It could be that the people simply congratulate authoritarianism – indeed, Martin Vizcarra, although never formally elected, holds a high presidential-approval rating. In the past, President Alberto Fujimori, the leader during the cholera epidemic who was credited with the capture of Abimael Guzman, also used military power and governed with ‘populist authoritarianism’, and once enjoyed widespread popularity too before he entered into scandal and disrepute.
It may also be true that Peru’s health system would be unable to handle the inevitable strain of an explosion of COVID-19 cases, necessitating a firm and early hand in avoiding what would certainly lead to a national-health service catastrophe. However, these reasonings, though potentially valid, fail to address an important specificity of the Peruvian experience. There may also be another, hitherto overlooked factor worthy of our reflection.
This viral importation from Europe (and specifically, Spain) that threatens to decimate the population if not immediately dealt with arguably speaks to the wider collective trauma in the national imagination, and one that is actively discussed and promoted not only through Peru’s vastly Inca-centric tourism industry but also through national narratives of past-empire nostalgia. The coronavirus pandemic prods at a colonial wound, threatening to re-infect the tender sore left behind when the Spanish Conquistadores overthrew the Inca and, like so many other colonial efforts throughout history, succeeded in doing so with the help of smallpox and measles epidemics that attacked, weakened, and wiped out indigenous populations in an early form of biowarfare that gave the Spanish an invisible but deadly hand in their campaigns. The Incan military was unprepared and unable to stop this spread; the military of the contemporary nation state can.
Here it is important to underscore the prominence of the colonial narrative in Peru’s contemporary-collective identity, and the significance that the Conquest holds as a defining moment in national history for Quechua school children and adults of European-descent alike. Alberto Galindo (1986) calls this the Andean Utopia; a myth of pre-conquest equilibrium and Incaic superiority that permeates generations and infuses the national character with a yearning for a perceived idyllic Inca past that never actually existed. This imagined past, and the notion that returning to it would rid the country of contemporary inequalities, has influenced social movements and revolutions throughout the colonial and republican periods, argues Galindo. Importantly, this mythical utopia is popularly thought to have been dismembered with the introduction of the Spanish epidemics – biological viruses themselves, but also the brute violence and Catholicism that accompanied the Conquest. Does the coronavirus pandemic, snuck into Peru via Spain, trigger collective historical fears and scratch at colonial lesions?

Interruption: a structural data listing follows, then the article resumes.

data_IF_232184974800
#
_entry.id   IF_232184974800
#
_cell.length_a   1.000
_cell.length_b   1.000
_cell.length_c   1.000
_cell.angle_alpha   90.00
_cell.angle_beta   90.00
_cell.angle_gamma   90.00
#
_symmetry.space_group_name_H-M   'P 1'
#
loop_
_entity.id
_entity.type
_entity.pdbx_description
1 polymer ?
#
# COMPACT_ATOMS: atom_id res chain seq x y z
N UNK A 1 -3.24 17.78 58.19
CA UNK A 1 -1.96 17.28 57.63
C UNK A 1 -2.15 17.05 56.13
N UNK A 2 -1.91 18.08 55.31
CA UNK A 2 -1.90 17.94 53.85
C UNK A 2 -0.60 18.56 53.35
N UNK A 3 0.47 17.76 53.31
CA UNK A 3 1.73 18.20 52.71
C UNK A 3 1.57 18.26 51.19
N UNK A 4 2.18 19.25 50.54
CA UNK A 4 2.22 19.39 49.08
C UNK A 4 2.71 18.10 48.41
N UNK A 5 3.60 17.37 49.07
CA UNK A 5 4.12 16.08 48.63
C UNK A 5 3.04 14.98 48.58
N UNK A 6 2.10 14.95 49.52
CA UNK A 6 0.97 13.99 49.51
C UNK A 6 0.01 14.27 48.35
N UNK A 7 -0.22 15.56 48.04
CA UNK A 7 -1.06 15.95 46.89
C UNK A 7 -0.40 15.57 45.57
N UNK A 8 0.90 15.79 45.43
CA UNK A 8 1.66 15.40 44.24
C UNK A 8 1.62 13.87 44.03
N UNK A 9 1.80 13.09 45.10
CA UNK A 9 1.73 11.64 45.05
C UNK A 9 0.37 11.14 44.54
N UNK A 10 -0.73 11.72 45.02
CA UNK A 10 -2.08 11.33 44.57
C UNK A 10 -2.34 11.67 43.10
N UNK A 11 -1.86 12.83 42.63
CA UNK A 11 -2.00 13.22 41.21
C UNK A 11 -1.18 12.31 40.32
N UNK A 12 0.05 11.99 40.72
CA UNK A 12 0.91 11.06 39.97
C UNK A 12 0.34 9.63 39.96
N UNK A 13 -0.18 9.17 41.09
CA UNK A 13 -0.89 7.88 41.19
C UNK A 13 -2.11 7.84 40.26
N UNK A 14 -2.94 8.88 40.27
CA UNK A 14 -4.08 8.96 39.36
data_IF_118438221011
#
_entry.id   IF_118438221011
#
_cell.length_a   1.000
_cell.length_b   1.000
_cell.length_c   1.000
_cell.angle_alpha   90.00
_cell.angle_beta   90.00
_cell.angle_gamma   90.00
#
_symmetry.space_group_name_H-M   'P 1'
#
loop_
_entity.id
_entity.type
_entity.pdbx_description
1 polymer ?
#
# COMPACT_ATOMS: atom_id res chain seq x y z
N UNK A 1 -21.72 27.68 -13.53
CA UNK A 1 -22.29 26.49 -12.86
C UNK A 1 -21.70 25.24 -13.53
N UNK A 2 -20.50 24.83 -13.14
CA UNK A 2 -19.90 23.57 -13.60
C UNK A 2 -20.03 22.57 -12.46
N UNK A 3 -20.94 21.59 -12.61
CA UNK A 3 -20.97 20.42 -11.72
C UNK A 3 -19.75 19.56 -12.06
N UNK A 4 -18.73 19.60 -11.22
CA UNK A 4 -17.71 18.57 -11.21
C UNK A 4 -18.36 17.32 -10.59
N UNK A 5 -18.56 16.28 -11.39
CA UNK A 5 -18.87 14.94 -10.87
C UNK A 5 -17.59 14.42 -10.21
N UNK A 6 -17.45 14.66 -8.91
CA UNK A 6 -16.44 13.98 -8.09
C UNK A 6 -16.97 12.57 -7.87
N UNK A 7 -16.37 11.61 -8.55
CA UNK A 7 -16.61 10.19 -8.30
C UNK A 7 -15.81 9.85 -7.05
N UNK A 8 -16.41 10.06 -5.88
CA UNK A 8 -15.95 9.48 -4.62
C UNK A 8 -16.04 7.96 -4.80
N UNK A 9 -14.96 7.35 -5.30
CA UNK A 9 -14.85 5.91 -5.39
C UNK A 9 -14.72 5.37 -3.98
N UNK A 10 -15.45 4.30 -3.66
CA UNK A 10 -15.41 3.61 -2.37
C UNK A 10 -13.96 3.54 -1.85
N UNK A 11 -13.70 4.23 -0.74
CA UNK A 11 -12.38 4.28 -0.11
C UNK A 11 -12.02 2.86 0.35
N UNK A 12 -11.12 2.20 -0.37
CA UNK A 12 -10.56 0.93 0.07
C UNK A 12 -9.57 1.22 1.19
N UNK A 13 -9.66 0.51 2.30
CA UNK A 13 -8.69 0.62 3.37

It is important to remember that whilst Peru has been an independent republic for nearly two hundred years, there are those who argue that colonialism was not actually expulsed from the country along with the Spanish crown, but continues still today through pervasive, institutionalised power structures. Peruvian sociologist Anibal Quijano suggests that through a ‘coloniality of power’, those who govern the nation continue to do so using colonial logics that perpetuate inequality (2000) (including through gender-policing) (Lugones, 2013). Of course, current pandemic-policy may be viewed as a necessary precaution, but if we think to the gender-segregated streets of citizens surrendered to weapon-toting militia at the behest of a centralised-state that has historically, and contemporarily, privileged certain strata along racial and class lines, then we might take a different view.